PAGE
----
The San Jose union is among the inaugural members of Protect California, which includes police unions in Los Angeles, Sacramento and San Bernardino, as well as the California Highway Patrol and the influential Peace Officers Research Association of California. The architects of the group don’t skirt the fact that Weber’s bill, and how close it came to passing last year, prompted the creation of the lobbying arm.
“Where we separated from Dr. Weber, is that she wanted to criminalize those split-second decisions” about whether to use lethal force, said Robert Harris, a board member of the Los Angeles Police Protective League. “We wanted more than a bill, we wanted to have a plan to impact safety in our communities that was grounded in data and fact based.”
Harris cited a poll, commissioned by the new police group and conducted by Fairbank, Maslin, Maullin, Metz and Associates, that surveyed 800 registered voters in California and found that 71 percent of them preferred that authorities focus on addressing the root causes of crime rather than prosecuting police officers.
Reform advocates question whether that’s a fair characterization of the alternatives, and argue that the Weber bill, through its higher accountability standards, will compel the training and other improvements proposed by the competing Caballero bill. They cite Seattle and Cleveland as examples of large cities that tightened use-of-force standards and saw a reduction in overall incidents involving police force.
Among the biggest points of contention over Weber’s bill involves raising the deadly force standard from “reasonable” to “necessary,” and requiring officers to exhaust other alternatives before turning to potentially lethal tactics. Critics have called it a moving target that could unfairly expose officers to prosecution. Both sides expect the issue to be sorted out in the courts if the bill were to be instituted.
“Raising the standard from reasonable to necessary is going to change training policies,” said Joe Kocurek, Weber’s communications director. “What we’re saying is, in order for training to be effective, you have to have certain expectations for conduct on the ground.”
On Saturday, a day after Kocurek spoke with this news organization, the Sacramento County District Attorney’s Office announced it will not charge the two officers who fatally shot Clark in a backyard in March 2018, a shooting that further galvanized national and state police accountability movements.
“The unnecessary deaths of civilians, including those who are unarmed, has been a problem for a very long time,” Kocurek said. “They’ve had their chance to solve it but haven’t. Now they want us to trust them to solve it.”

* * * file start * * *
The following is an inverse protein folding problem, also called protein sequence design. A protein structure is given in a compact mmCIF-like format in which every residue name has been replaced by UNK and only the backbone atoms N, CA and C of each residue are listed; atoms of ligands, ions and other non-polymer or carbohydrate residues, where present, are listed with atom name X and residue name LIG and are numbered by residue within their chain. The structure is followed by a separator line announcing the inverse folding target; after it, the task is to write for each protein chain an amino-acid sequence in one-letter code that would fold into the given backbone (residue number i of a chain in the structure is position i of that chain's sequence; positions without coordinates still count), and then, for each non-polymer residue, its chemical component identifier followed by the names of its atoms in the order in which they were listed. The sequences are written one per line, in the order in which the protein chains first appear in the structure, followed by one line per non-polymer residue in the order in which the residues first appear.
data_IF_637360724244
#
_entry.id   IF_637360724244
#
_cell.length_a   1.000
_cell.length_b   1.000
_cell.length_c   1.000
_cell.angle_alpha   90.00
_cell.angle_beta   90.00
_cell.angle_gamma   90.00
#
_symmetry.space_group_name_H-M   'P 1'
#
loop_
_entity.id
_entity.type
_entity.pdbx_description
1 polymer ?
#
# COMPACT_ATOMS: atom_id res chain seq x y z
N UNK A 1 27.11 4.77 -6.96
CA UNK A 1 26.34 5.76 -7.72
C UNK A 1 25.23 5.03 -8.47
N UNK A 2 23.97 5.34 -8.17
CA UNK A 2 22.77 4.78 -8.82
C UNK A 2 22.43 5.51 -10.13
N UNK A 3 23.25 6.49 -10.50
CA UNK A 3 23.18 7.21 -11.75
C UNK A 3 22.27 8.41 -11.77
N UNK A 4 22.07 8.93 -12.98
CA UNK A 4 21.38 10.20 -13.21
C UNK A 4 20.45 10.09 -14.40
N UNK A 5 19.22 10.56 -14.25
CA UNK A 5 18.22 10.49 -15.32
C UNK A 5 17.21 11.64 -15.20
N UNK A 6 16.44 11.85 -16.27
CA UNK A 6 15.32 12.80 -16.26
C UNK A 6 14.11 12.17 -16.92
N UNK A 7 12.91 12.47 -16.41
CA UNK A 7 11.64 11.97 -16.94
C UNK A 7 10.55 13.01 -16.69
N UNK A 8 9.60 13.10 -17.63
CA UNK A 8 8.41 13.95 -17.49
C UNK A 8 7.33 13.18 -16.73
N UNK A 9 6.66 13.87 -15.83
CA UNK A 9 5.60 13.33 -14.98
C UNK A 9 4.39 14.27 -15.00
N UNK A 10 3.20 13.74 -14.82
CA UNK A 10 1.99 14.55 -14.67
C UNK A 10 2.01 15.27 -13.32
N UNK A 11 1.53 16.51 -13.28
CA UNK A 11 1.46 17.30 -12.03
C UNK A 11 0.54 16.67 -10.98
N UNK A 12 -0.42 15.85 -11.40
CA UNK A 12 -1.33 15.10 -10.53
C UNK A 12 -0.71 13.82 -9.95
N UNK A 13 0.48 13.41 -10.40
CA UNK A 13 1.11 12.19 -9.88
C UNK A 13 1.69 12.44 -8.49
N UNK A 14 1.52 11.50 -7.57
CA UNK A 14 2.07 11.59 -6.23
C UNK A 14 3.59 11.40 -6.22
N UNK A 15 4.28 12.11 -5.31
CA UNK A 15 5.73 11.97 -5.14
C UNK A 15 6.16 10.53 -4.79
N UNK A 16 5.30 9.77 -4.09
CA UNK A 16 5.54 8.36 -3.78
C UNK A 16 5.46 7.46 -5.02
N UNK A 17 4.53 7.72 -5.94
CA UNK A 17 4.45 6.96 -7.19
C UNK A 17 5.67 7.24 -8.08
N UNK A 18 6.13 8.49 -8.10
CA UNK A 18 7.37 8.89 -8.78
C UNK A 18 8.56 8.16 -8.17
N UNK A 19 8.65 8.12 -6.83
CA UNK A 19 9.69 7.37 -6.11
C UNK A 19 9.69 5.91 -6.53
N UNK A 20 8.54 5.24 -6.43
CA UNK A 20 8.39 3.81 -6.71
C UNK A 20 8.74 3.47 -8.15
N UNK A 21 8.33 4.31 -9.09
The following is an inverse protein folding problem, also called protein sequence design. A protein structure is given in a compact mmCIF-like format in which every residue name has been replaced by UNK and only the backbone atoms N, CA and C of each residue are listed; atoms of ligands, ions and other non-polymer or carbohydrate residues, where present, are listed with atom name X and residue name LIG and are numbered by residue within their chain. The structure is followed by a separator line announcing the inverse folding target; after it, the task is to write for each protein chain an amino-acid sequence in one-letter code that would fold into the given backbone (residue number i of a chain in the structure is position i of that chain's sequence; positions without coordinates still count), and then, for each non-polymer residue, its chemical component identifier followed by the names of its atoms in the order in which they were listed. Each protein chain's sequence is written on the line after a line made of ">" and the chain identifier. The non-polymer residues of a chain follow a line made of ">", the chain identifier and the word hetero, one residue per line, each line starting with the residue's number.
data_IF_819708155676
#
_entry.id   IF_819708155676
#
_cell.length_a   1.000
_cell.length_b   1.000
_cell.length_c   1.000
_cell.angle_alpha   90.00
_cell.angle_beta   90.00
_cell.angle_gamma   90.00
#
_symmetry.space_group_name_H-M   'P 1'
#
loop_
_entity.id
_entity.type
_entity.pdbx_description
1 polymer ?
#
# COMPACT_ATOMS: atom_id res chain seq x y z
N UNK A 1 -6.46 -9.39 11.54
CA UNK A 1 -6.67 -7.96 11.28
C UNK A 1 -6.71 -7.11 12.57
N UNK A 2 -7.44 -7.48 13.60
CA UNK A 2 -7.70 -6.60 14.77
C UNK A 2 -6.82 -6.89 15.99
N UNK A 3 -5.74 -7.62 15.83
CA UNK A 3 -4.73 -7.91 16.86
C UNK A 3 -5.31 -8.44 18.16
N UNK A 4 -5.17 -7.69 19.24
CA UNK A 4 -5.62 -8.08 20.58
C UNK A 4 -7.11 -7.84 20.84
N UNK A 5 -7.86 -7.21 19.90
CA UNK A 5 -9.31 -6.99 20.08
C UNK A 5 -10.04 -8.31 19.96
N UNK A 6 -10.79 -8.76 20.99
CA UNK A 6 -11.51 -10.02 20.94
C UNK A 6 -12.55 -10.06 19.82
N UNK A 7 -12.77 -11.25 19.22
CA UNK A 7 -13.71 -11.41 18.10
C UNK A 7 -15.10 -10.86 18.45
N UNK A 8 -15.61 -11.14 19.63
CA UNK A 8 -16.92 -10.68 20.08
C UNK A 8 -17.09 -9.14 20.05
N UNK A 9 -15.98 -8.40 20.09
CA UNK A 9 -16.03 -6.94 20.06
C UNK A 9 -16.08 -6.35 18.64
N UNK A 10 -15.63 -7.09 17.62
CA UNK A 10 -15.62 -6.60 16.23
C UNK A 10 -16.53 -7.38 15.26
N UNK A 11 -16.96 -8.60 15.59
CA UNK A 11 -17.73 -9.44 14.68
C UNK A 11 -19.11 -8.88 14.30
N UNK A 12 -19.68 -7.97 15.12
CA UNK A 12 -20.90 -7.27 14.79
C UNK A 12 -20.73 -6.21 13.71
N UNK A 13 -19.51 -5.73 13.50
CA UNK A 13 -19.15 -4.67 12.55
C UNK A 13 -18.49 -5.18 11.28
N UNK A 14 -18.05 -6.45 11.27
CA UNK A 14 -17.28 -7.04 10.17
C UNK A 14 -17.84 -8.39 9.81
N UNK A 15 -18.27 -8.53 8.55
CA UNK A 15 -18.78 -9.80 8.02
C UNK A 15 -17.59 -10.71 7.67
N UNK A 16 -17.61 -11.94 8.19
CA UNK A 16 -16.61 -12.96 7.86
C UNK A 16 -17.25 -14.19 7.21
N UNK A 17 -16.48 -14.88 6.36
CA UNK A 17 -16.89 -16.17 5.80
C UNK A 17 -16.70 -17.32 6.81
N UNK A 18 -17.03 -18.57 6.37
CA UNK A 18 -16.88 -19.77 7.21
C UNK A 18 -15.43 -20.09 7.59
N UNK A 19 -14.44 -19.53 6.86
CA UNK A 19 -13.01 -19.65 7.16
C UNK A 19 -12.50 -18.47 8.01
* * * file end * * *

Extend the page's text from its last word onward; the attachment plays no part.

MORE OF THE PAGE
He added: “We’ve chosen this policy because it has been proven to save lives.”
Grant Ward, president of the San Bernardino County Sheriffs Employees Benefit Association, said the forces behind Weber’s bill are widening the gap between police and the communities they are tasked with protecting. He singled out among those forces organizations like the ACLU.
“It’s a recipe for disaster, designed to make it easier to capitalize on tragedies and sue cities and counties,” Ward said. “It does nothing to address the root causes, it’s just punitive. We’re fighting their false narrative, and trying to be proactive. We want our communities to be successful.”
Raj Jayadev, director of Silicon Valley De-Bug, which helped author multiple bills in last year’s criminal-justice reform wave in the Legislature, rejected the notion of police trying to pin community trust issues on groups like his.
“Let me tell you what is divisive,” Jayadev said. “Officers killing unarmed people of color then returning back to work after having paid leave, not having to face any measure of accountability in its wake, and leaving a community in shambles.”
“What it feels like, I think they could concede, is that this is a fork in the road moment for California,” he added. “We can make a historic shift in a long trend and pattern, and have political momentum behind ending police violence.”
March 4, 2019
By Robert Salonga, Bay Area News Group
BAKERSFIELD, Calif. (KBAK/KBFX) — After investigating the red-light camera system installed at various intersections in Bakersfield, the Kern County Grand Jury is suggesting the city add more such cameras.
The city of Bakersfield currently has 10 camera-enforced intersections.
The Grand Jury’s investigation found the number of crashes at these intersections are lower. “Primary” crashes were reduced by about 80 percent, and “secondary” crashes were reduced by about 40 percent over a nearly five-year period.
The fine collection has also outpaced the cost of the system, with Bakersfield collecting more than $1 million in citations over the last decade, according to the Grand Jury.
March 2, 2019
By Jeanette Quezada
Blog note: this article summarizes the remarks of the luncheon keynote speaker, a superior court judge, on the topic: “The Past, Present, and Future of the California Grand Jury.”
A room full of attendees feasted on vegetarian soup, cornbread, salad and carrot cake before listening to a keynote speech by Judge Daniel Maguire.
The 25th Annual State of the Community Luncheon, held on Thursday at the Woodland United Methodist Church, is a fundraiser for the Woodland League of Women Voters.
As dues paid by members primarily go the national and state leagues for their work, the Woodland league holds the event every year to raise money for local efforts such as the Woodland Tree Foundation, Neighborhood Court and Youth Empowerment Summit.